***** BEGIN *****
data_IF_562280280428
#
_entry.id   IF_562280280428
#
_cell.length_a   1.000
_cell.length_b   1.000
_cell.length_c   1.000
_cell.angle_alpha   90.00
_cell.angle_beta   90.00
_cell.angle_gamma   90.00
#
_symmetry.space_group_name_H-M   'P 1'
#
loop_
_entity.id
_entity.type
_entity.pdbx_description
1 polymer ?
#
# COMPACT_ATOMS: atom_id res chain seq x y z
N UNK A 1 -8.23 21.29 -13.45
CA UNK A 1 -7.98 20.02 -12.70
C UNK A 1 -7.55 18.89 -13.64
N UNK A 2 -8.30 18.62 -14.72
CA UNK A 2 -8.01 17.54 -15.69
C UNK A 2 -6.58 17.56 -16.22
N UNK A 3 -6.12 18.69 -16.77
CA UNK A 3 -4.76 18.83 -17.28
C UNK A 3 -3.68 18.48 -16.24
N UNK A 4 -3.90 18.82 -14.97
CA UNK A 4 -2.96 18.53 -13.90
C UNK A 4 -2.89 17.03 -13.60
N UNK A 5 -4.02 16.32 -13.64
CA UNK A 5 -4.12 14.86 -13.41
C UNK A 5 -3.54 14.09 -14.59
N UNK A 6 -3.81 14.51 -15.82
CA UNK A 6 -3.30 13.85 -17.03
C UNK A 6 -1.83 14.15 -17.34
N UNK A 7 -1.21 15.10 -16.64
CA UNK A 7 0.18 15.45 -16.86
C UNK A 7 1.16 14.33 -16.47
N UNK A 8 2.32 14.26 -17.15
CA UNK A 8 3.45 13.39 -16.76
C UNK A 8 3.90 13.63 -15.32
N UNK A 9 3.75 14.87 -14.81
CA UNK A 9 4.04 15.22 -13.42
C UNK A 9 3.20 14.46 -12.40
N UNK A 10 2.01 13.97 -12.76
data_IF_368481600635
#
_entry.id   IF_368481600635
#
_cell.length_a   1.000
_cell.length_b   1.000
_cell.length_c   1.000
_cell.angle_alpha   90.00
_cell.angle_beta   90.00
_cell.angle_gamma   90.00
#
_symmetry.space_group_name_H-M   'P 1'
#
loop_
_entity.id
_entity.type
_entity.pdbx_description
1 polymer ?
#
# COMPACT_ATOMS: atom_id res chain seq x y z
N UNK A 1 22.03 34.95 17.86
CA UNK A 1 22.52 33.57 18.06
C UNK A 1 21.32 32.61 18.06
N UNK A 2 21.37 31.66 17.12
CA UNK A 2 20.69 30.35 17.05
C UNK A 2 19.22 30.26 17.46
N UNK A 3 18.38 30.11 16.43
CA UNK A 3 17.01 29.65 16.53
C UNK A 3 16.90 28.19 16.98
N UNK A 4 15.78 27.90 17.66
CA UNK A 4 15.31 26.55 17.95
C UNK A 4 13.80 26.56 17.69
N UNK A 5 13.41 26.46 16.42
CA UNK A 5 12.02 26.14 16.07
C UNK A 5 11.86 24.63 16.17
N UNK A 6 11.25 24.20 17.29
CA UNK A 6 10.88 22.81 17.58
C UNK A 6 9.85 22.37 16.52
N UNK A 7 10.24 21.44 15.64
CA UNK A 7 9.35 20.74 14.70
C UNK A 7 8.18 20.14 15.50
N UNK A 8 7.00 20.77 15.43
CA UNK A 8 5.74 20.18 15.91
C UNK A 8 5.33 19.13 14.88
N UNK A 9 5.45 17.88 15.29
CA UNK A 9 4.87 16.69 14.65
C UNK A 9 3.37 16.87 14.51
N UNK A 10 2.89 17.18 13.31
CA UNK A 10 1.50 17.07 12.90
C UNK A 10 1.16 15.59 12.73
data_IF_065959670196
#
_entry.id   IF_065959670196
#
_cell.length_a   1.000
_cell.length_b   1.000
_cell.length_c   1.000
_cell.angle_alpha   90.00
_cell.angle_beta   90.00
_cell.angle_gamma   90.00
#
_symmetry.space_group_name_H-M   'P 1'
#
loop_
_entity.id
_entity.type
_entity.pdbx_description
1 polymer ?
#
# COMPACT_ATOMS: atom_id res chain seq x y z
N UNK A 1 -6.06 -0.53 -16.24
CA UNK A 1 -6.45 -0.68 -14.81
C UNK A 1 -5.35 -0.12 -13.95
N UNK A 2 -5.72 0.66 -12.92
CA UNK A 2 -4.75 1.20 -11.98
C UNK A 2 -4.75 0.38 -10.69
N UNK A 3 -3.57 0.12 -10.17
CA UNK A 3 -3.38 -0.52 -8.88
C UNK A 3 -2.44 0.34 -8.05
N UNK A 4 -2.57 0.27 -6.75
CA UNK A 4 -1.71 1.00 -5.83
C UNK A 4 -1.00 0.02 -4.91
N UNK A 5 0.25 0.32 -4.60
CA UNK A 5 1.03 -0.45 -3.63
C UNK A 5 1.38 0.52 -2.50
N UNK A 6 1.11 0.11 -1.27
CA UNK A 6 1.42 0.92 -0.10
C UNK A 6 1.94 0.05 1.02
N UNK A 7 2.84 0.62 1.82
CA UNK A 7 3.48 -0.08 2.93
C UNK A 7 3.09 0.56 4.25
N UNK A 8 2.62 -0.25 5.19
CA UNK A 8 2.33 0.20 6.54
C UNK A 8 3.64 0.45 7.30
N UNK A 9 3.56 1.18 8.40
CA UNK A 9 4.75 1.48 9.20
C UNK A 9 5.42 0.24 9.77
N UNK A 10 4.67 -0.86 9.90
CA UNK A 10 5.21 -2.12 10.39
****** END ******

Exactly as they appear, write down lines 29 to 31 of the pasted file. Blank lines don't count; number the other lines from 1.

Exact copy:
C UNK A 3 -3.68 18.48 -16.24
N UNK A 4 -3.90 18.82 -14.97
CA UNK A 4 -2.96 18.53 -13.90